Retro Hardware Examination: EG-3000 EGA Graphics Expansion Card
There are countless examples of generic computer hardware from practically every era of personal computing.

EG-3000 Graphics Adapter Image

Here's one now. As usual, there is very little information to be found by any popular search engine.

What you're looking at in the picture above is a particularly generic EGA display adapter card. Apart from the EG-3000 text printed on the option ROM IC, there's very little by which this adapter could be identified. An easily overlooked clear plastic sticker on the back gives an FCC ID of E5Y-EG-3000A (belonging to DFI Corporation and issued June 22nd, 1989). This card also shows up with many other names on it, such as Octek. It really wouldn't be all that interesting were it not for the very curious item at the top left of the card. That's what drove me to write this page. How about a closer look at that item?

EG-3000 Expansion Daughtercard Image
As with many early video cards, this one has no shortage of oscillators. Each one is responsible for the video modes that the adapter can generate. On the main board itself, there are 24.000, 16.257, and 19.000 MHz oscillators. The curious daughtercard above adds only one thing--a 34.0000 MHz oscillator. You might think that with 32 pins in that connector that perhaps the daughtercard provides more video RAM, but no. Only three pins from that entire connector are used to connect the oscillator with the other circuitry on the card.

Backside of the EG-3000 Upgrade Kit Board

The board is marked only EG-3000 UPGRADE KIT.

I'm very curious as to what this "upgrade kit" makes possible. My guess is that it adds an extra display mode or higher resolution to the card's capabilities. Total Hardware '99 includes this card in its library, but does not expand on exactly what purposes the underlying "feature connector" has. Presumably other functionality is offered, as approximately 11 pins are connected via traces on the board.

Although the board can be configured to output CGA video (or, supposedly, monochrome video as well) the oscillators do not match the frequencies needed for CGA or NTSC TV output. This would tend to suggest that the video controller IC has a frequency synthesizer of its own onboard. You can configure the video output characteristics with the onboard jumpers, using the settings as explained by Total Hardware '99. I've not attempted to verify how correct these are. They could be questionable, as the page states the maximum video resolution of this adapter as a very implausible 800x600. The primary video output is via a 9 pin D shell female connector.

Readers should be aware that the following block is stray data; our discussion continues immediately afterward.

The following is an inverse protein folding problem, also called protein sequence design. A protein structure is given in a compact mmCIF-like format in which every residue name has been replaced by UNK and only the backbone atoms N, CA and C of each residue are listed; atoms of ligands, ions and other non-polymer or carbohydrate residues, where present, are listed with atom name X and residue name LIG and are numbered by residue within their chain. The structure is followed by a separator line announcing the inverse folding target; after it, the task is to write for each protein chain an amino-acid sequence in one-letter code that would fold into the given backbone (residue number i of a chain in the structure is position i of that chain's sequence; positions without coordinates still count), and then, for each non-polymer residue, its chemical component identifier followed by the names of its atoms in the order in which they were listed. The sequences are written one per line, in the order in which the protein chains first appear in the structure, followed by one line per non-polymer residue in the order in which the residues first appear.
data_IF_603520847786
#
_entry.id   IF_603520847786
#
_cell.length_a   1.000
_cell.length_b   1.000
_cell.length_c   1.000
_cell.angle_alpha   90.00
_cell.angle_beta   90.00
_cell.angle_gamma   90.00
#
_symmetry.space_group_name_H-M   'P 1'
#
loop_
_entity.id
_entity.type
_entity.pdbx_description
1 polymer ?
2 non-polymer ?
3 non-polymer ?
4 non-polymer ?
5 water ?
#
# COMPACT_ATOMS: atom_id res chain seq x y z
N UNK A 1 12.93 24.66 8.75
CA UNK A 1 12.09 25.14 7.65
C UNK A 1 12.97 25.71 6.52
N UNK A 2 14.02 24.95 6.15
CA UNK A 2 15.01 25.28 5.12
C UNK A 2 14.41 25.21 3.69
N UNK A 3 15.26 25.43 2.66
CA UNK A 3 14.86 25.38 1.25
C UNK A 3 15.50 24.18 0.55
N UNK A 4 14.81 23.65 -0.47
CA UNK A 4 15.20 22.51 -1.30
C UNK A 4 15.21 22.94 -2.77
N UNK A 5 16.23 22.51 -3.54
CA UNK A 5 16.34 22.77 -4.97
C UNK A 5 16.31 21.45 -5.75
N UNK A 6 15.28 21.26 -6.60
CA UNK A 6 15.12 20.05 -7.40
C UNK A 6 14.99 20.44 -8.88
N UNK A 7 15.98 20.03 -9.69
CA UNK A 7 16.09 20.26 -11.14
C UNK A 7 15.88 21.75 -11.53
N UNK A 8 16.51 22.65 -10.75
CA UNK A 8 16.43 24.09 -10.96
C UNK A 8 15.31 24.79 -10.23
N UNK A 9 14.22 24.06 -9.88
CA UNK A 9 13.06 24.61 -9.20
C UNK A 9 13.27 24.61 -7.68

Two RCA jacks seemingly provide for composite video output. I find it a bit surprising (and doubtful) that two of them are provided for this purpose. Rounding out the user accessible connectors is a probable light pen connection at P2 on the board. It's a little surprising to see this on an EGA display adapter, as I don't recall seeing any others with this feature. It was much more common on CGA display adapters.

Finally, there is the video processor IC itself. Unlike many no-name adapters, the video processor has identifiable markings on it. It is labeled as a Gemini VC-001, with copyright and mask rights markings dated 1987. This chip was made in Japan. I didn't find much online about it, apart from a brief mention at a "VGA Legacy" museum page. Gemini seemingly also designed a VGA controller IC known as the VC-004. "Gemini" seems to have been more completely known as "Gemini Technology Incorporated". If it's the same company, a LinkedIn page belonging to an Edward Dolejsi suggests that Gemini Technology was a Canadian firm that designed PC emulators, various graphics chipsets, a cable free IBM PC compatible and a laptop with (of all things) a built in telephone. I'd like to contact Mr. Dolejsi to see if I could get more information or confirm that the company he worked for is, or is not, the one I'm looking for. Unfortunately, that does not seem to be possible without signing up for LinkedIn, and I could not find any suitable e-mail address through a web search.